Healthcare deal value up in Q2 as partnerships evolve: report

Atrium Health
The average size of seller by revenue grew to approximately $597 million in the second quarter, up from $196 million in the first quarter. That is largely due to three major transactions including the deal linking Atrium Health and Wake Forest Baptist Health and the Sanford Health/UnityPoint merger, according to a report from Kaufman Hall. (Atrium Health)

When it comes to partnering up, health systems are increasingly looking at options beyond a traditional marriage.

Instead, they are expanding their scale while avoiding “full-blown” acquisition using alternative strategic models for their unions, according to Kaufman Hall Managing Director Anu Singh.

“Partnerships are getting creative and the size of the participants is leading to a more strategic financial discussion,” Singh told FierceHealthcare. “That really is the theme we’re seeing right now.”

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RELATED: Healthcare mergers were down a bit in Q1. But watch for more partnerships, report says

According to a recently released report from Kaufman Hall on M&A activity in the second quarter, there were 19 transactions last quarter, down from 27 deals in the first quarter of 2019. That is in line with historic trends including the 21 deals in the second quarter of 2018, the report said.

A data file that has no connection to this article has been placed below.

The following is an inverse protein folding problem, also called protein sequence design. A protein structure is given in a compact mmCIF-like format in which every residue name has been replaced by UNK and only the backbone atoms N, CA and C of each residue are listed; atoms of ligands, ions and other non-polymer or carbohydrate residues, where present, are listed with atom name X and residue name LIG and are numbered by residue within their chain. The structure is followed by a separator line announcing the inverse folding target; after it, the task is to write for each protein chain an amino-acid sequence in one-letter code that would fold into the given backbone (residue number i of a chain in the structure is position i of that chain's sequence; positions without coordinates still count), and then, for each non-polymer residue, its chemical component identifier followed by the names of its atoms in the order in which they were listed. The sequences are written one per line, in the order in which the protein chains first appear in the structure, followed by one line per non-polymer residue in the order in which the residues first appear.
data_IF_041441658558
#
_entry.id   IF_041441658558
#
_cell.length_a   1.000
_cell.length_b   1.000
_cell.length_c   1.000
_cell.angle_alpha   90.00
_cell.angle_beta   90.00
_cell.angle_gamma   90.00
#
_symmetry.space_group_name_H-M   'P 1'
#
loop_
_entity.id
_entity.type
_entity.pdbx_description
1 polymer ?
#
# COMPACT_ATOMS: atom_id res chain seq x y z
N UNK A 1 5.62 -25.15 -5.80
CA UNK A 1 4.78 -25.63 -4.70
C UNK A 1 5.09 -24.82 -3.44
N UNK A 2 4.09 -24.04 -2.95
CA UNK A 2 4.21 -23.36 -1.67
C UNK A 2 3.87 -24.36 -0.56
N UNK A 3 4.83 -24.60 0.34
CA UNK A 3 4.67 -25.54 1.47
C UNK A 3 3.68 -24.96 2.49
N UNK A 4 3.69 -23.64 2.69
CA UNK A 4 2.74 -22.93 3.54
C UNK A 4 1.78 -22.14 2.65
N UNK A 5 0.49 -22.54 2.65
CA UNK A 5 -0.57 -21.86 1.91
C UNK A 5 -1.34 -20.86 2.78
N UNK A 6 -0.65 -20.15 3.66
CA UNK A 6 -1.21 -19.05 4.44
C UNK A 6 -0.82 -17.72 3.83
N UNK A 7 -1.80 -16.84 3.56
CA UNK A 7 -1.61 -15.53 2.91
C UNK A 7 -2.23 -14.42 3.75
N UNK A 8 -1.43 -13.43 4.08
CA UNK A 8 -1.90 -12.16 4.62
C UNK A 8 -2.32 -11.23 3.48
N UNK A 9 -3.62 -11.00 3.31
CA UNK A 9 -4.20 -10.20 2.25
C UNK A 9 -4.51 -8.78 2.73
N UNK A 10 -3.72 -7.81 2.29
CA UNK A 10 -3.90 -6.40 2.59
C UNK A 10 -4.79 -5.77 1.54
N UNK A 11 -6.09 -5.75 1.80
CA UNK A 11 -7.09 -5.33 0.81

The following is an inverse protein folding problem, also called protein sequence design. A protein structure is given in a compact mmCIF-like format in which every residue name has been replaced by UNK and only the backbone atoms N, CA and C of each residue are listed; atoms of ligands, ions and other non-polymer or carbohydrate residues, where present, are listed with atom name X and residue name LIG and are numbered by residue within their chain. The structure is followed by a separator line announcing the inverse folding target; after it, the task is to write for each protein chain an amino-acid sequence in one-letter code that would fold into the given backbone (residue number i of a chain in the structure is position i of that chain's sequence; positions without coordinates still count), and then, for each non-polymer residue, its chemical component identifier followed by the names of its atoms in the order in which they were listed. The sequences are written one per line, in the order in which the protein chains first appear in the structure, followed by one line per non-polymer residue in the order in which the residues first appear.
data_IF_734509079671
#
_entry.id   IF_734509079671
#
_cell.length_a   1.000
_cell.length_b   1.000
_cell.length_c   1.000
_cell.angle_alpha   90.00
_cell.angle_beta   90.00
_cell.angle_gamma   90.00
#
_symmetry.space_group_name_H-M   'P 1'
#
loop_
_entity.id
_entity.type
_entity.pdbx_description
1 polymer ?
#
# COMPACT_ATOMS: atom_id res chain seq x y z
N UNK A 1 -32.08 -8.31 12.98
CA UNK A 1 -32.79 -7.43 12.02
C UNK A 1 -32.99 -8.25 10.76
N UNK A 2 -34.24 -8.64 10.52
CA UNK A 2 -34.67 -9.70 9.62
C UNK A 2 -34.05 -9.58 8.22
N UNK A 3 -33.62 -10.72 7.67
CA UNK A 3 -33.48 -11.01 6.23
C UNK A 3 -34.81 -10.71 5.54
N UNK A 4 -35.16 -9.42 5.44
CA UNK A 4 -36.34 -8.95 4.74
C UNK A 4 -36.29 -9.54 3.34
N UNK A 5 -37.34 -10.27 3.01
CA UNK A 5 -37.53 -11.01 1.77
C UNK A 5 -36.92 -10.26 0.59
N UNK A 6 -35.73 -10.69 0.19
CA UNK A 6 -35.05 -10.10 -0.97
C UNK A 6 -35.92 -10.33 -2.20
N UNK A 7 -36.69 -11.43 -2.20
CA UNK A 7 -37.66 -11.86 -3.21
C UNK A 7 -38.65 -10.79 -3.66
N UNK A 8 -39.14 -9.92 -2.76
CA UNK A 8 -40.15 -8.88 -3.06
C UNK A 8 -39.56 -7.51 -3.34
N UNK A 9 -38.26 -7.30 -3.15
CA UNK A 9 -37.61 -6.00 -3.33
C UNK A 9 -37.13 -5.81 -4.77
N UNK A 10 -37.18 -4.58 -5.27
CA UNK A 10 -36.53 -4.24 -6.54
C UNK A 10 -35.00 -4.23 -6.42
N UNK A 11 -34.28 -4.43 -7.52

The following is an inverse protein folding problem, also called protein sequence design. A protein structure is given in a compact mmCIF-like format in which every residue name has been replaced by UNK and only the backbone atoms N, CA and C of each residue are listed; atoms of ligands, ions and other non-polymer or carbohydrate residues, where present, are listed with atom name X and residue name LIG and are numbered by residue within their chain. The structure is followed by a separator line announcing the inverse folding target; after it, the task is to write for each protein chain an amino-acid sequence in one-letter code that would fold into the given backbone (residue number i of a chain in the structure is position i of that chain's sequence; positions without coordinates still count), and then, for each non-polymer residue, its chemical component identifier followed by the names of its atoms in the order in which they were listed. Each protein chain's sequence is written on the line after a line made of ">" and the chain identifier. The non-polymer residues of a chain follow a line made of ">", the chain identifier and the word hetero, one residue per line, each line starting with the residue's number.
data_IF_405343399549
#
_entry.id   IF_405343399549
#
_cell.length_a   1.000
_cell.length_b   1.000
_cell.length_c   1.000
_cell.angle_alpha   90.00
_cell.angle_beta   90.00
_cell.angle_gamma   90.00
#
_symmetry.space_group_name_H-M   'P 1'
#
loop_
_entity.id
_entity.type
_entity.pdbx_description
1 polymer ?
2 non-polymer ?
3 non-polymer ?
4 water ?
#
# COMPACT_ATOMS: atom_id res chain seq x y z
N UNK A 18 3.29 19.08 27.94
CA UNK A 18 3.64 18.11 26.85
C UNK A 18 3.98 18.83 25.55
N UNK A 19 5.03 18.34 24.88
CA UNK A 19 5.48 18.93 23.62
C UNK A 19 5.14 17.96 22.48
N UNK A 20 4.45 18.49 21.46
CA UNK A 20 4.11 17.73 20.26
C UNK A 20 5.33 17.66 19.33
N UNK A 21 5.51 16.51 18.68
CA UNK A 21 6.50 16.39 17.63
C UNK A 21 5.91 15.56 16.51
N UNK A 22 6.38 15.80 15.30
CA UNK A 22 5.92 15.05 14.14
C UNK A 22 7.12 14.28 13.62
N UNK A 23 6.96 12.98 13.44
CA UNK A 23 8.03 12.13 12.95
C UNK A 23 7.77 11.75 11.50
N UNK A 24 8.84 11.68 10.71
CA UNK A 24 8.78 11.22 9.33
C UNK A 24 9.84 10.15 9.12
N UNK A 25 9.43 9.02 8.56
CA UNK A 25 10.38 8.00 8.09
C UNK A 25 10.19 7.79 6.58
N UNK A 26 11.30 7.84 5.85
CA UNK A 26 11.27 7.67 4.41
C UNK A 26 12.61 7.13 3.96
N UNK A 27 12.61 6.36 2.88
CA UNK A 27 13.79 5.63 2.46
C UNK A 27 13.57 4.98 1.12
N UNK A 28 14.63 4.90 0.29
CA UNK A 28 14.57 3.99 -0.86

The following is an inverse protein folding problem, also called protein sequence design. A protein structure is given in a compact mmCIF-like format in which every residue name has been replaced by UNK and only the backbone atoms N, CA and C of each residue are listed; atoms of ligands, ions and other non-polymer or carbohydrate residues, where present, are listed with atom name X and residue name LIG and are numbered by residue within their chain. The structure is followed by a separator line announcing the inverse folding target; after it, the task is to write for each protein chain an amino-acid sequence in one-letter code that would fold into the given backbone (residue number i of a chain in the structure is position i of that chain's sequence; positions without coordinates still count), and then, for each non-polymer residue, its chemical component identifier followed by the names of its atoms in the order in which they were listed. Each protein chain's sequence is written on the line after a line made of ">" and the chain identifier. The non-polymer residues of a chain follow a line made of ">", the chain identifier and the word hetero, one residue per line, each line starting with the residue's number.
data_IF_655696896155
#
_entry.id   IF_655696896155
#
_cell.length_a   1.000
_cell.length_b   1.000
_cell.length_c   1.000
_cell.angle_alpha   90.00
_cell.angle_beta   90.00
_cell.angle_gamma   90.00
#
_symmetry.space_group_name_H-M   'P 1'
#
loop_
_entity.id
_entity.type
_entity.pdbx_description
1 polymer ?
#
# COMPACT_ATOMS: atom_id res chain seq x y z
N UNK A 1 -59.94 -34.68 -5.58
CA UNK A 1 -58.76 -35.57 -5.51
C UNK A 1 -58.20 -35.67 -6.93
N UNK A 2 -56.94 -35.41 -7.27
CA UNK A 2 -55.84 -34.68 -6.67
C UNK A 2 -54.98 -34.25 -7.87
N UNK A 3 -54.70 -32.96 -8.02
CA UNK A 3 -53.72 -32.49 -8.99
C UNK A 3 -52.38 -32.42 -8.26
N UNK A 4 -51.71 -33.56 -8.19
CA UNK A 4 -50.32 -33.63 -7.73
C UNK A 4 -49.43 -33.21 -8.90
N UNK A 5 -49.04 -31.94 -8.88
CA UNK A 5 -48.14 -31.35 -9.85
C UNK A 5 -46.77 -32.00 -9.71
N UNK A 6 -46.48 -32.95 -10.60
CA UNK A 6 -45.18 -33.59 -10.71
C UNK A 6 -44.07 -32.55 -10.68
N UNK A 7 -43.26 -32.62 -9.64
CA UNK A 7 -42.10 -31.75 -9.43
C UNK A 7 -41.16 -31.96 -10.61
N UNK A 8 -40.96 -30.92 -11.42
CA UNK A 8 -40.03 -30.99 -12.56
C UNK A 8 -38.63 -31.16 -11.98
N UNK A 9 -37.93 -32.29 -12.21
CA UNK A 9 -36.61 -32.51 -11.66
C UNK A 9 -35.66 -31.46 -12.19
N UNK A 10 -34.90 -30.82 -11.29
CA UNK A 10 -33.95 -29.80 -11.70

The total value of transactions in the second quarter reached $11.3 billion, which is significantly above the norm for transaction value in a quarter and far outstripped the approximately $3 billion total value of transactions in the second quarter of 2018.

For the year, there have been 46 deals total, compared to 50 deals in the first half of 2018.

But those deals could look like a joint venture, a joint operating agreement or a merger into a new company, he said.

The average size of seller by revenue grew to approximately $597 million in the second quarter, up from $196 million in the first quarter. That is largely due to three major transactions including the deal linking Atrium Health and Wake Forest Baptist Health and the Sanford Health/UnityPoint merger.

RELATED: Year in review: The provider mergers that made headlines in 2018

Academic medical centers were buyers in three of the 19 deals, and religiously affiliated health systems were also acquirers in three of the 19 deals. There were also a number of divestitures, with 40% of the deals in the second quarter involving conscious uncouplings. In most of those deals, the seller was a for-profit health system.

“One quarter to the next quarter might see more or less transactions or the average revenue going way high or way low. To me, those are just brush strokes that are part of a pretty clear canvas here,” Singh said. “In general, transformation is going the way we expected it to. Larger organizations, more successful organizations are participating and even being willing to be the smaller organization in some of these partnerships if they believe the upside of a benefit to their community and their stakeholders and constituents is there. That is going to continue.”

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